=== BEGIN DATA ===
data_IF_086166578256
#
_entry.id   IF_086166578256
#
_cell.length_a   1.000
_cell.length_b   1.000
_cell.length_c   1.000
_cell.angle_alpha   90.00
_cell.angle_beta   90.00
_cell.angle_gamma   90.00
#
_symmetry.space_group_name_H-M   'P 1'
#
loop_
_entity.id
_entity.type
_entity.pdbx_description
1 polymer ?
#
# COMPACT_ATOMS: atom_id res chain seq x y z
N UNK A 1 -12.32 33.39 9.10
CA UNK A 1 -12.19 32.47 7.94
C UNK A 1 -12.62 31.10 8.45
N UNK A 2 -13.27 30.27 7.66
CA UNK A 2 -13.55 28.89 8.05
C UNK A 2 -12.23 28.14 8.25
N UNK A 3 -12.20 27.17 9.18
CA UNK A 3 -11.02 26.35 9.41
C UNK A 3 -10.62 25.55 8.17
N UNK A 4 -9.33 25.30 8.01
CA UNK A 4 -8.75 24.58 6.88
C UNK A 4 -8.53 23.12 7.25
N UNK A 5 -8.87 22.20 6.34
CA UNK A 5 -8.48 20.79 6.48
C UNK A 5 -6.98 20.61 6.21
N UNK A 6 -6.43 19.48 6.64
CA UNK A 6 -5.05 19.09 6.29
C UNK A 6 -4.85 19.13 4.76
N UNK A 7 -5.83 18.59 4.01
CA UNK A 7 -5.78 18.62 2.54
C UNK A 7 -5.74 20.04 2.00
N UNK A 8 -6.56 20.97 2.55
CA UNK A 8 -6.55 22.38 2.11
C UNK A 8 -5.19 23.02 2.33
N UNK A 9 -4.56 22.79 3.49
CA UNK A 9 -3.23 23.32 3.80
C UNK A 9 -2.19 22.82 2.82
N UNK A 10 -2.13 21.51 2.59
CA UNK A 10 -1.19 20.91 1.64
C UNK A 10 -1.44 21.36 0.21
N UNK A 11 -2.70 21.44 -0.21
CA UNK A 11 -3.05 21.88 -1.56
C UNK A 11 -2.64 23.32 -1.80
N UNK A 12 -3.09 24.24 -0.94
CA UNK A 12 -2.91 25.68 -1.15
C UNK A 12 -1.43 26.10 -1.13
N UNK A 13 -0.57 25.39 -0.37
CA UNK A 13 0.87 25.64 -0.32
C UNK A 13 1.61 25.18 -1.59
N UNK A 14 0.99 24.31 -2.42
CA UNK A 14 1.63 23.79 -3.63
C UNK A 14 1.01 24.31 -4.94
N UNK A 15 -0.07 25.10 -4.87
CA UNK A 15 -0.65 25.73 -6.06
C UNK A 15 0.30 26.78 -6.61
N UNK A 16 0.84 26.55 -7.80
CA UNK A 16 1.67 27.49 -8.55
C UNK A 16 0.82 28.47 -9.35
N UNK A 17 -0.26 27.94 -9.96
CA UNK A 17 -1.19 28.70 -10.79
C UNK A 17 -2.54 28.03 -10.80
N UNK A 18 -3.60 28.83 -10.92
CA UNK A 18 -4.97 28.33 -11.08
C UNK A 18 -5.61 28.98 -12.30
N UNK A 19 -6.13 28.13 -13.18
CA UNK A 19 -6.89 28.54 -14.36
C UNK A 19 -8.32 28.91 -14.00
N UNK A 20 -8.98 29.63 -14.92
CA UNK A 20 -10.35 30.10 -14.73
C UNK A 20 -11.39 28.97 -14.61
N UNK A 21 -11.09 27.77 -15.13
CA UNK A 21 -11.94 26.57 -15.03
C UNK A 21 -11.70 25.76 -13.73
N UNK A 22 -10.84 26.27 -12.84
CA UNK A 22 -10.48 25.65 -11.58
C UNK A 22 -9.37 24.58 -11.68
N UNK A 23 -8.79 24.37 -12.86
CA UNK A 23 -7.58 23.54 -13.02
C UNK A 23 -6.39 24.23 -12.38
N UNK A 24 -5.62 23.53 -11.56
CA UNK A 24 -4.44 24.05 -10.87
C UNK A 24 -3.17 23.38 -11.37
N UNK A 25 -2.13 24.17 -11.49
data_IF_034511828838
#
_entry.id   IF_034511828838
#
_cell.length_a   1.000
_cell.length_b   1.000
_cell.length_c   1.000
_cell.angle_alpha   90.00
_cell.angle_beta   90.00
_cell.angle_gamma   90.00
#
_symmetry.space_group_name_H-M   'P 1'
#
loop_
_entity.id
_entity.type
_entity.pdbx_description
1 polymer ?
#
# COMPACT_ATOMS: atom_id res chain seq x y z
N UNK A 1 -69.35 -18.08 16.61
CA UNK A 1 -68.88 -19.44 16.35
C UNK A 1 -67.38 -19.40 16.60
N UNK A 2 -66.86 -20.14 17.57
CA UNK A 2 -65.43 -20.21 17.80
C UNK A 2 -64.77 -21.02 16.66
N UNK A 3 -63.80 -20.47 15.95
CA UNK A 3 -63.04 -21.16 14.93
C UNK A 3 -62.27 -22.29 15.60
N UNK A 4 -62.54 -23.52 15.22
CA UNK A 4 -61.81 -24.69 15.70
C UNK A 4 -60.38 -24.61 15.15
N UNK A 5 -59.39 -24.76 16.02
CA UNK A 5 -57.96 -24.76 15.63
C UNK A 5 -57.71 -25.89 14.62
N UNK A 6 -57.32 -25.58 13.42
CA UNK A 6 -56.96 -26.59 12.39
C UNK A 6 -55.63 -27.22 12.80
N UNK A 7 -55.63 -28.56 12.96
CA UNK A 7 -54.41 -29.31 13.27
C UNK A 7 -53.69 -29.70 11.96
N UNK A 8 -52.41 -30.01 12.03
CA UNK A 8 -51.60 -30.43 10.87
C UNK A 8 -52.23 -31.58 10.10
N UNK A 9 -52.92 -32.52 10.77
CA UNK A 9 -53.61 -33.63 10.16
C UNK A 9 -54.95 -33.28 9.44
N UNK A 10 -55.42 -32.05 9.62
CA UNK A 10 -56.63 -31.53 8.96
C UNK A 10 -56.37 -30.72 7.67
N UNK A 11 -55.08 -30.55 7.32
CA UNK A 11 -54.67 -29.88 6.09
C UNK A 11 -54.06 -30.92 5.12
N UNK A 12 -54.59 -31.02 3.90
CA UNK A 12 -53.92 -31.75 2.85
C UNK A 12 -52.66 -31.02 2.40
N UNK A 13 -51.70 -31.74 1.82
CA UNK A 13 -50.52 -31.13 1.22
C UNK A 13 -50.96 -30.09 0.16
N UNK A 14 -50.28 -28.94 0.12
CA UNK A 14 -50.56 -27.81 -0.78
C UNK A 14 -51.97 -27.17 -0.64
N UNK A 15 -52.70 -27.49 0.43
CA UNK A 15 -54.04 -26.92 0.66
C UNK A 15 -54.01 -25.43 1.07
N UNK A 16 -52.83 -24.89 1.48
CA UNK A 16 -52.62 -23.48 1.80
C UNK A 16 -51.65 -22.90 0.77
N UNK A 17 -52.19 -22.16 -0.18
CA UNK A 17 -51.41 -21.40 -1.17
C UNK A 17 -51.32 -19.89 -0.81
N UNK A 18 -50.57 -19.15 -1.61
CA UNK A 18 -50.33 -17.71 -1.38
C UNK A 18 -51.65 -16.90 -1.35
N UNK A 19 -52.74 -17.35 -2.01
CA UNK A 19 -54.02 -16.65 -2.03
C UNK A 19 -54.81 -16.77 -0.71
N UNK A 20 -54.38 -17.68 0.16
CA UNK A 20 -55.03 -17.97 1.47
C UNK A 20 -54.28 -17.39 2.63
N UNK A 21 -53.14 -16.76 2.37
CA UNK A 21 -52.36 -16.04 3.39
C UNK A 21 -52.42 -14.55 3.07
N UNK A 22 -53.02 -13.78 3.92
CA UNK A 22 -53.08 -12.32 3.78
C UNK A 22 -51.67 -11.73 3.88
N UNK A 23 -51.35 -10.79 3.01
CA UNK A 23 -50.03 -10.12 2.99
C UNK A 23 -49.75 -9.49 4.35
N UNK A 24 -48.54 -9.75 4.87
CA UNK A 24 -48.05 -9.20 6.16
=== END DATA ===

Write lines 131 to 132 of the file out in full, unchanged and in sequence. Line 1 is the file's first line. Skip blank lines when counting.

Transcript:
C UNK A 6 -55.63 -27.22 12.80
N UNK A 7 -55.63 -28.56 12.96